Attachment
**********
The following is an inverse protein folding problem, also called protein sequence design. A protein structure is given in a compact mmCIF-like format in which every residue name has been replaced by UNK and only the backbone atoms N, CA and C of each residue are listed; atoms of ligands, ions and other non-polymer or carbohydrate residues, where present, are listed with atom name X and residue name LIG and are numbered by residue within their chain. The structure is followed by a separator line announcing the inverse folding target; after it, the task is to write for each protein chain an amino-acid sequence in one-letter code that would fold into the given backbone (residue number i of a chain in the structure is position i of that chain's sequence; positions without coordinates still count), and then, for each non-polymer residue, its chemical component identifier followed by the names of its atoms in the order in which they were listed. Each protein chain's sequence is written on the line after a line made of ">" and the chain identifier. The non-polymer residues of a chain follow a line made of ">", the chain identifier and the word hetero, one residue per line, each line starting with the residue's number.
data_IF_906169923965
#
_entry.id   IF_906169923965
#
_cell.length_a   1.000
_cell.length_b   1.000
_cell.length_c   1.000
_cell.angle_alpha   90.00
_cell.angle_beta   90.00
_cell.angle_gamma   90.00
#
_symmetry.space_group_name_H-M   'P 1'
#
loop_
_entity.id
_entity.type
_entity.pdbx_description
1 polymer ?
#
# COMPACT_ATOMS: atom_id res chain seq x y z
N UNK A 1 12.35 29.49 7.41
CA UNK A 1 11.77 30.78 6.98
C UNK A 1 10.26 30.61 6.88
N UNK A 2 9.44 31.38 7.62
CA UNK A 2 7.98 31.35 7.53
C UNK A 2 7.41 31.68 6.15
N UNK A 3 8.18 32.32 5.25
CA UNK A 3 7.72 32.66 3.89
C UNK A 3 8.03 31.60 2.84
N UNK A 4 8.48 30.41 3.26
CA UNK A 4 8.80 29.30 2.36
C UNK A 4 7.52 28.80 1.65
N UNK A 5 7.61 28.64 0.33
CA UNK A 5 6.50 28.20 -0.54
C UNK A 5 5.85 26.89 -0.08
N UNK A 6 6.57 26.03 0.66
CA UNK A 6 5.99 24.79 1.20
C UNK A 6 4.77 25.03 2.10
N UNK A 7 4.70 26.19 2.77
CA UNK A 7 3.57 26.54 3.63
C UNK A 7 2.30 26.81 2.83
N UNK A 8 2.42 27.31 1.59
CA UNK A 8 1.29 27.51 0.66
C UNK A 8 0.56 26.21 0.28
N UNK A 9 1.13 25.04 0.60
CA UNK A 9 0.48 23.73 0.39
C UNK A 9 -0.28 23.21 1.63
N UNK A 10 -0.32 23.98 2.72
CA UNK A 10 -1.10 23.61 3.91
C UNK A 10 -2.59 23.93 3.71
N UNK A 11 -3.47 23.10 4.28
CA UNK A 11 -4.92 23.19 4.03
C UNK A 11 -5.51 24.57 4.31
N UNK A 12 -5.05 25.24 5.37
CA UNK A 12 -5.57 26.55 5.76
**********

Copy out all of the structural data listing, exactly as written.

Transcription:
The following is an inverse protein folding problem, also called protein sequence design. A protein structure is given in a compact mmCIF-like format in which every residue name has been replaced by UNK and only the backbone atoms N, CA and C of each residue are listed; atoms of ligands, ions and other non-polymer or carbohydrate residues, where present, are listed with atom name X and residue name LIG and are numbered by residue within their chain. The structure is followed by a separator line announcing the inverse folding target; after it, the task is to write for each protein chain an amino-acid sequence in one-letter code that would fold into the given backbone (residue number i of a chain in the structure is position i of that chain's sequence; positions without coordinates still count), and then, for each non-polymer residue, its chemical component identifier followed by the names of its atoms in the order in which they were listed. Each protein chain's sequence is written on the line after a line made of ">" and the chain identifier. The non-polymer residues of a chain follow a line made of ">", the chain identifier and the word hetero, one residue per line, each line starting with the residue's number.
data_IF_906169923965
#
_entry.id   IF_906169923965
#
_cell.length_a   1.000
_cell.length_b   1.000
_cell.length_c   1.000
_cell.angle_alpha   90.00
_cell.angle_beta   90.00
_cell.angle_gamma   90.00
#
_symmetry.space_group_name_H-M   'P 1'
#
loop_
_entity.id
_entity.type
_entity.pdbx_description
1 polymer ?
#
# COMPACT_ATOMS: atom_id res chain seq x y z
N UNK A 1 12.35 29.49 7.41
CA UNK A 1 11.77 30.78 6.98
C UNK A 1 10.26 30.61 6.88
N UNK A 2 9.44 31.38 7.62
CA UNK A 2 7.98 31.35 7.53
C UNK A 2 7.41 31.68 6.15
N UNK A 3 8.18 32.32 5.25
CA UNK A 3 7.72 32.66 3.89
C UNK A 3 8.03 31.60 2.84
N UNK A 4 8.48 30.41 3.26
CA UNK A 4 8.80 29.30 2.36
C UNK A 4 7.52 28.80 1.65
N UNK A 5 7.61 28.64 0.33
CA UNK A 5 6.50 28.20 -0.54
C UNK A 5 5.85 26.89 -0.08
N UNK A 6 6.57 26.03 0.66
CA UNK A 6 5.99 24.79 1.20
C UNK A 6 4.77 25.03 2.10
N UNK A 7 4.70 26.19 2.77
CA UNK A 7 3.57 26.54 3.63
C UNK A 7 2.30 26.81 2.83
N UNK A 8 2.42 27.31 1.59
CA UNK A 8 1.29 27.51 0.66
C UNK A 8 0.56 26.21 0.28
N UNK A 9 1.13 25.04 0.60
CA UNK A 9 0.48 23.73 0.39
C UNK A 9 -0.28 23.21 1.63
N UNK A 10 -0.32 23.98 2.72
CA UNK A 10 -1.10 23.61 3.91
C UNK A 10 -2.59 23.93 3.71
N UNK A 11 -3.47 23.10 4.28
CA UNK A 11 -4.92 23.19 4.03
C UNK A 11 -5.51 24.57 4.31
N UNK A 12 -5.05 25.24 5.37
CA UNK A 12 -5.57 26.55 5.76